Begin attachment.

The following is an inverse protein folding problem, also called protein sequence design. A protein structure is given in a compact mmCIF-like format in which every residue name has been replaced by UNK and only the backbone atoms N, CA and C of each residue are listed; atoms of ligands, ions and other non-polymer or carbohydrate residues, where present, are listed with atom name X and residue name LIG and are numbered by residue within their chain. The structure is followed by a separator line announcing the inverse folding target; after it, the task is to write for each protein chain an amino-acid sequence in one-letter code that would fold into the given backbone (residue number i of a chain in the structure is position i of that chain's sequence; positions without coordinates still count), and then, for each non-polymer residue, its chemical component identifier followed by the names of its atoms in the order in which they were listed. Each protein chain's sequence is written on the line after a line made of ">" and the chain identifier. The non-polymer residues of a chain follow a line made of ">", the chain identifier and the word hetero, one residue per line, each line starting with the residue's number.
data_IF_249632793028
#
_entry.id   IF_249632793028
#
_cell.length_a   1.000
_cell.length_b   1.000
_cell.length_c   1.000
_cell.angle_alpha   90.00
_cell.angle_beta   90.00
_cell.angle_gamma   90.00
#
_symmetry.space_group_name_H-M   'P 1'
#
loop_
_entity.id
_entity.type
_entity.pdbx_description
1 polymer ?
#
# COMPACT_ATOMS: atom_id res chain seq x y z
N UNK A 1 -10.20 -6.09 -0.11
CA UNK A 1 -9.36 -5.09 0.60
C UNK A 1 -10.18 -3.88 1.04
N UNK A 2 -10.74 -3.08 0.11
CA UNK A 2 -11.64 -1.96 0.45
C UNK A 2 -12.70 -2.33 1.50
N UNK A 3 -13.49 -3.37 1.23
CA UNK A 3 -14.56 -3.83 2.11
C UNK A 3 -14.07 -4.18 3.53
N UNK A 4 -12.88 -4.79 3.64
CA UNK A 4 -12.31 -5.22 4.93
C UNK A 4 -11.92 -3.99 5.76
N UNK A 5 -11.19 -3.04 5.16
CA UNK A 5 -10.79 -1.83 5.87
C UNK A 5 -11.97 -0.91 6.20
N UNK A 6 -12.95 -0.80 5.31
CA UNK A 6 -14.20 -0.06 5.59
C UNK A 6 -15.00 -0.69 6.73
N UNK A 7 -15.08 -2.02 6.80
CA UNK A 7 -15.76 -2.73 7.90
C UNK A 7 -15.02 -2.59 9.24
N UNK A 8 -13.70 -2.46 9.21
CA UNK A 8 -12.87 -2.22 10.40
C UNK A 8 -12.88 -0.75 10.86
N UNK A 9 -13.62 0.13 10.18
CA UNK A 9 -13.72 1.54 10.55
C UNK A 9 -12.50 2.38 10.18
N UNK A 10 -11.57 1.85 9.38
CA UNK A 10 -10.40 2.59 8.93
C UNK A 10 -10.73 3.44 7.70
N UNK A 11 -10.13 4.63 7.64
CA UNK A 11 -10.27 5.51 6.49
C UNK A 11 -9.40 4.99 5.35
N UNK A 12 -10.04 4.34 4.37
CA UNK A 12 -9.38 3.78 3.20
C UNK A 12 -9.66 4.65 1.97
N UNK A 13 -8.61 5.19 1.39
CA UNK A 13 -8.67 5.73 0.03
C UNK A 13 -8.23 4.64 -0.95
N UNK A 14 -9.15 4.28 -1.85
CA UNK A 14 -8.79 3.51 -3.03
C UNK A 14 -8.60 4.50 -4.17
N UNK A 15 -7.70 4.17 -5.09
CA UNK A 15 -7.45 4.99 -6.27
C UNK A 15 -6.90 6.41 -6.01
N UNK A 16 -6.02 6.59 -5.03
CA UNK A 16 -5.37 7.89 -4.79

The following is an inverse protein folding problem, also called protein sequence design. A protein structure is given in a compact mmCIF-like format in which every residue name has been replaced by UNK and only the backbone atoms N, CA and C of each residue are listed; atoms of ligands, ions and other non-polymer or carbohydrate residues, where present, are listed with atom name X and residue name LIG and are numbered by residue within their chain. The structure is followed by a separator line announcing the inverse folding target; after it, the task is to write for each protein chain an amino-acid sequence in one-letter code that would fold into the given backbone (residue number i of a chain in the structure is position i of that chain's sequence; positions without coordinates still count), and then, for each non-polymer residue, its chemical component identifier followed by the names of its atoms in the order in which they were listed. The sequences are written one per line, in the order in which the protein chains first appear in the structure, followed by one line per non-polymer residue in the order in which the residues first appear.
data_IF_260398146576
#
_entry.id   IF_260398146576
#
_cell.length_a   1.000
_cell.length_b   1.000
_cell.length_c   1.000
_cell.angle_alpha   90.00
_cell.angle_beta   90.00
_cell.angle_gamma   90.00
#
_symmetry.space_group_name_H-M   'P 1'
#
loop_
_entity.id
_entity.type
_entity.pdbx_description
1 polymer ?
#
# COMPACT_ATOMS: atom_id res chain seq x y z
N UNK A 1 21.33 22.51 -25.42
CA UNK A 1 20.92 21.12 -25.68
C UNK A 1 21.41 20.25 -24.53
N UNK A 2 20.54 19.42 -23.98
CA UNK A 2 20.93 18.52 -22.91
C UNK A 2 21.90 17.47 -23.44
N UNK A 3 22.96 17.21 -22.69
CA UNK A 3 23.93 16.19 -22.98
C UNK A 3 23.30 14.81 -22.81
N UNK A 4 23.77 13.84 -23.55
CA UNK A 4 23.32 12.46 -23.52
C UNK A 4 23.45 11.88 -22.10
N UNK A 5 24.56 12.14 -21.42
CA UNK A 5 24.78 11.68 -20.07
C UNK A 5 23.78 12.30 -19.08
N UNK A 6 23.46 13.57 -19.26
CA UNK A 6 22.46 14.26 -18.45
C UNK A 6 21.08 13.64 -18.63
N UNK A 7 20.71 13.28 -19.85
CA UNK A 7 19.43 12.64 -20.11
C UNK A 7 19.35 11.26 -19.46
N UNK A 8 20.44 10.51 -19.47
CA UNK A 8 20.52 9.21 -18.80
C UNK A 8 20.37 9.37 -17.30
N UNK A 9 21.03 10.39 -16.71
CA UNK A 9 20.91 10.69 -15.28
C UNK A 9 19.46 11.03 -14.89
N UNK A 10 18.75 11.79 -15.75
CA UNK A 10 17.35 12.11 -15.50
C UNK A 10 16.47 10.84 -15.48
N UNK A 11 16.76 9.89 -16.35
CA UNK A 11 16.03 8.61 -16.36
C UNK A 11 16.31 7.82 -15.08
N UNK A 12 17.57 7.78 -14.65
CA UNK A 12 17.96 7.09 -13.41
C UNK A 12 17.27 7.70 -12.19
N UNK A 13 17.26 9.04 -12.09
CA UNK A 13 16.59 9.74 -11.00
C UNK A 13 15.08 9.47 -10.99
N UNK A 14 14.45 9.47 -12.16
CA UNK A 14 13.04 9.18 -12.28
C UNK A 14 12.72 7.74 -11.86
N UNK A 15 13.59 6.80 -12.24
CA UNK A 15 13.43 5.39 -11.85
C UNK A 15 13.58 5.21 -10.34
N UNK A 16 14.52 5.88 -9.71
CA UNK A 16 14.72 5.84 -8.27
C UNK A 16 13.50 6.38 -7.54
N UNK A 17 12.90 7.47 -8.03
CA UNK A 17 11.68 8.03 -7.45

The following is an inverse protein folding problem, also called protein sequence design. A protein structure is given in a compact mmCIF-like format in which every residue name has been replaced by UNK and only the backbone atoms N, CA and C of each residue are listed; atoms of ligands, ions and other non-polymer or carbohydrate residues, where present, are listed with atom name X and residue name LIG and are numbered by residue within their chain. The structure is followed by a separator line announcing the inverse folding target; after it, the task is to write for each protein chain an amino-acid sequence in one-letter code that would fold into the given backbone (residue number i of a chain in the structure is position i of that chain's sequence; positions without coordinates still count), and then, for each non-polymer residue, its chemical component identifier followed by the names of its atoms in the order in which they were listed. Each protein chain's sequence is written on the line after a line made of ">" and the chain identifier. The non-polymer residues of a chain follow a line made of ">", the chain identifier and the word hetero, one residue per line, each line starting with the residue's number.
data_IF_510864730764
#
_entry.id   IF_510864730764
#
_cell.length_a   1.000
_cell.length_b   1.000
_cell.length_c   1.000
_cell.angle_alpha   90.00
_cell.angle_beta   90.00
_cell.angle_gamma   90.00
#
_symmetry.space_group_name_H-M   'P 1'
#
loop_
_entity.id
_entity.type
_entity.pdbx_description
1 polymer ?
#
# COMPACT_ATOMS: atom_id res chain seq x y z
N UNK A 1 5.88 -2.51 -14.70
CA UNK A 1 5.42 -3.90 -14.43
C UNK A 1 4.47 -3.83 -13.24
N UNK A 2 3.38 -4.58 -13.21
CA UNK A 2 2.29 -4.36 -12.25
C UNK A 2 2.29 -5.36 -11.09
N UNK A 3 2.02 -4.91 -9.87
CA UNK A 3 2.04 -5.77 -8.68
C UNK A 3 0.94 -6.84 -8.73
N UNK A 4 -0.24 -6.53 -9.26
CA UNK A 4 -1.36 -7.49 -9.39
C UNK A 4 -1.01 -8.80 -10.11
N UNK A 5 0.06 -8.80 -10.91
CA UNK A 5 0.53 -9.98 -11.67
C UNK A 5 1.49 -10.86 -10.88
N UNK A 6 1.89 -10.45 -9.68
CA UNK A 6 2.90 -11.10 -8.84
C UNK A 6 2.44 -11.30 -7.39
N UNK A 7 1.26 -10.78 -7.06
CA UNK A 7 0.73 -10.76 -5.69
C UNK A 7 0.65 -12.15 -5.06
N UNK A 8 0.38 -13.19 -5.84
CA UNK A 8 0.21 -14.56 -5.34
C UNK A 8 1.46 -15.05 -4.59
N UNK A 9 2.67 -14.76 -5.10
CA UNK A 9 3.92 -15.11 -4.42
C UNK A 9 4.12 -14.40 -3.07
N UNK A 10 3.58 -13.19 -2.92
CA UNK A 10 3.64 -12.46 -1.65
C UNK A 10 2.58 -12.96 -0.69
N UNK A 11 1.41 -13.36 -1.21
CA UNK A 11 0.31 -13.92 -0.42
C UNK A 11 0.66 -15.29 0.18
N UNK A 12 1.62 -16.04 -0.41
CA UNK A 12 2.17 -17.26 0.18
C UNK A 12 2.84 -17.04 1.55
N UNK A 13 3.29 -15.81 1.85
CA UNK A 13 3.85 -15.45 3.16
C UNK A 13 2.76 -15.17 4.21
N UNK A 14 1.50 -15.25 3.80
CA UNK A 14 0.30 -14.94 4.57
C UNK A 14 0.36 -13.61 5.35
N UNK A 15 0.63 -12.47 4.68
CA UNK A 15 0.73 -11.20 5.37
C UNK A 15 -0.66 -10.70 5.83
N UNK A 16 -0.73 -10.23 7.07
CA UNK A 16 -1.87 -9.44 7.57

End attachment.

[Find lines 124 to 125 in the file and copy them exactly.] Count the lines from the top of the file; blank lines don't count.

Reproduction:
CA UNK A 12 17.96 7.09 -13.41
C UNK A 12 17.27 7.70 -12.19